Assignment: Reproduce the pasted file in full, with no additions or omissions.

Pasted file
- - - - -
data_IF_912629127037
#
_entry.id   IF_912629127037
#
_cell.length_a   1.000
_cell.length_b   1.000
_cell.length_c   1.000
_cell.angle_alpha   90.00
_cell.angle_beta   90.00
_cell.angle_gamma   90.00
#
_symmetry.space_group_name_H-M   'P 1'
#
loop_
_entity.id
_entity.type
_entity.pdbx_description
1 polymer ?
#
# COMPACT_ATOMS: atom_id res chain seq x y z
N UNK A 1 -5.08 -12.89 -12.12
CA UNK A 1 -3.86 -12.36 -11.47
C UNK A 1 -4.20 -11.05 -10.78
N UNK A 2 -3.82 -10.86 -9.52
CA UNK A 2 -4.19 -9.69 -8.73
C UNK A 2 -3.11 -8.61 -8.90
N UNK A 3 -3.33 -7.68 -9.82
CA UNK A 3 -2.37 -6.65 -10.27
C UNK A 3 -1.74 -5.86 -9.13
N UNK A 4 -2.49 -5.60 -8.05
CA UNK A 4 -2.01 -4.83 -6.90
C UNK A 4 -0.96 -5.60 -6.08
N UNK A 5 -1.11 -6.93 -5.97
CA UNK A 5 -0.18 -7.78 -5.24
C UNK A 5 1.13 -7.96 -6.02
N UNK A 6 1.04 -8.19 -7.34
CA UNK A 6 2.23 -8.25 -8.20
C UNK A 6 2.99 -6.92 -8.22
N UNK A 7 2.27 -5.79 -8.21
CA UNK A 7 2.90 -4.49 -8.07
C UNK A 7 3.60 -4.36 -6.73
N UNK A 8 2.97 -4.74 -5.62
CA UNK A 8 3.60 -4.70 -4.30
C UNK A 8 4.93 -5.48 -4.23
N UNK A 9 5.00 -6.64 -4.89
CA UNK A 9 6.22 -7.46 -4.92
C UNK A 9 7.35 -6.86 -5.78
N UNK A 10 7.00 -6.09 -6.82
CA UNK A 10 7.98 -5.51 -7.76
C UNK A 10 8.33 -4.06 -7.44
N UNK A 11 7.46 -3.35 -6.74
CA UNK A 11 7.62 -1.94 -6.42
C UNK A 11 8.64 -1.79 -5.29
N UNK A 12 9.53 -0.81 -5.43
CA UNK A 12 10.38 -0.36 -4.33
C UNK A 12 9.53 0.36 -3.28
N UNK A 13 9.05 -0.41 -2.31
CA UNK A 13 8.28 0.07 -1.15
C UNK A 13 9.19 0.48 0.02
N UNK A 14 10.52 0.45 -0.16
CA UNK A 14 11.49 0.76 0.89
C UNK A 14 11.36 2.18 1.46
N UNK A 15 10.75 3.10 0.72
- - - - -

data_IF_912629127037
#
_entry.id   IF_912629127037
#
_cell.length_a   1.000
_cell.length_b   1.000
_cell.length_c   1.000
_cell.angle_alpha   90.00
_cell.angle_beta   90.00
_cell.angle_gamma   90.00
#
_symmetry.space_group_name_H-M   'P 1'
#
loop_
_entity.id
_entity.type
_entity.pdbx_description
1 polymer ?
#
# COMPACT_ATOMS: atom_id res chain seq x y z
N UNK A 1 -5.08 -12.89 -12.12
CA UNK A 1 -3.86 -12.36 -11.47
C UNK A 1 -4.20 -11.05 -10.78
N UNK A 2 -3.82 -10.86 -9.52
CA UNK A 2 -4.19 -9.69 -8.73
C UNK A 2 -3.11 -8.61 -8.90
N UNK A 3 -3.33 -7.68 -9.82
CA UNK A 3 -2.37 -6.65 -10.27
C UNK A 3 -1.74 -5.86 -9.13
N UNK A 4 -2.49 -5.60 -8.05
CA UNK A 4 -2.01 -4.83 -6.90
C UNK A 4 -0.96 -5.60 -6.08
N UNK A 5 -1.11 -6.93 -5.97
CA UNK A 5 -0.18 -7.78 -5.24
C UNK A 5 1.13 -7.96 -6.02
N UNK A 6 1.04 -8.19 -7.34
CA UNK A 6 2.23 -8.25 -8.20
C UNK A 6 2.99 -6.92 -8.22
N UNK A 7 2.27 -5.79 -8.21
CA UNK A 7 2.90 -4.49 -8.07
C UNK A 7 3.60 -4.36 -6.73
N UNK A 8 2.97 -4.74 -5.62
CA UNK A 8 3.60 -4.70 -4.30
C UNK A 8 4.93 -5.48 -4.23
N UNK A 9 5.00 -6.64 -4.89
CA UNK A 9 6.22 -7.46 -4.92
C UNK A 9 7.35 -6.86 -5.78
N UNK A 10 7.00 -6.09 -6.82
CA UNK A 10 7.98 -5.51 -7.76
C UNK A 10 8.33 -4.06 -7.44
N UNK A 11 7.46 -3.35 -6.74
CA UNK A 11 7.62 -1.94 -6.42
C UNK A 11 8.64 -1.79 -5.29
N UNK A 12 9.53 -0.81 -5.43
CA UNK A 12 10.38 -0.36 -4.33
C UNK A 12 9.53 0.36 -3.28
N UNK A 13 9.05 -0.41 -2.31
CA UNK A 13 8.28 0.07 -1.15
C UNK A 13 9.19 0.48 0.02
N UNK A 14 10.52 0.45 -0.16
CA UNK A 14 11.49 0.76 0.89
C UNK A 14 11.36 2.18 1.46
N UNK A 15 10.75 3.10 0.72